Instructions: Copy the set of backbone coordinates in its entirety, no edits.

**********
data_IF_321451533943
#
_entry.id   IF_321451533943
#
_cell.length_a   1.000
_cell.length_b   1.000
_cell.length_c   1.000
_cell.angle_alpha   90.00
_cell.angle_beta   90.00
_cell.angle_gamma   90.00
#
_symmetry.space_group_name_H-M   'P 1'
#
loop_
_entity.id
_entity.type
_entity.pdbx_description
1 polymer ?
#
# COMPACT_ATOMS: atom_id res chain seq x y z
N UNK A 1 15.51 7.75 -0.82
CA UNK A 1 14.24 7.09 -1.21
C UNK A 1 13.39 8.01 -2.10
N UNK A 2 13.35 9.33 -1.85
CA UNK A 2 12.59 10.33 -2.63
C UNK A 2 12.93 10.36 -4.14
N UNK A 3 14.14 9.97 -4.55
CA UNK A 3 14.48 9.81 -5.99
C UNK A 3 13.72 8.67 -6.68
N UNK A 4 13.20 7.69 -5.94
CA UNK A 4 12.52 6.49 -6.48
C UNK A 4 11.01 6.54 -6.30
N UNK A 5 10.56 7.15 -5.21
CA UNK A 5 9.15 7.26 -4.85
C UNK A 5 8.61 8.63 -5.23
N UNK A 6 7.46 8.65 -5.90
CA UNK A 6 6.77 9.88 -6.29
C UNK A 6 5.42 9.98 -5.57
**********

data_IF_321451533943
#
_entry.id   IF_321451533943
#
_cell.length_a   1.000
_cell.length_b   1.000
_cell.length_c   1.000
_cell.angle_alpha   90.00
_cell.angle_beta   90.00
_cell.angle_gamma   90.00
#
_symmetry.space_group_name_H-M   'P 1'
#
loop_
_entity.id
_entity.type
_entity.pdbx_description
1 polymer ?
#
# COMPACT_ATOMS: atom_id res chain seq x y z
N UNK A 1 15.51 7.75 -0.82
CA UNK A 1 14.24 7.09 -1.21
C UNK A 1 13.39 8.01 -2.10
N UNK A 2 13.35 9.33 -1.85
CA UNK A 2 12.59 10.33 -2.63
C UNK A 2 12.93 10.36 -4.14
N UNK A 3 14.14 9.97 -4.55
CA UNK A 3 14.48 9.81 -5.99
C UNK A 3 13.72 8.67 -6.68
N UNK A 4 13.20 7.69 -5.94
CA UNK A 4 12.52 6.49 -6.48
C UNK A 4 11.01 6.54 -6.30
N UNK A 5 10.56 7.15 -5.21
CA UNK A 5 9.15 7.26 -4.85
C UNK A 5 8.61 8.63 -5.23
N UNK A 6 7.46 8.65 -5.90
CA UNK A 6 6.77 9.88 -6.29
C UNK A 6 5.42 9.98 -5.57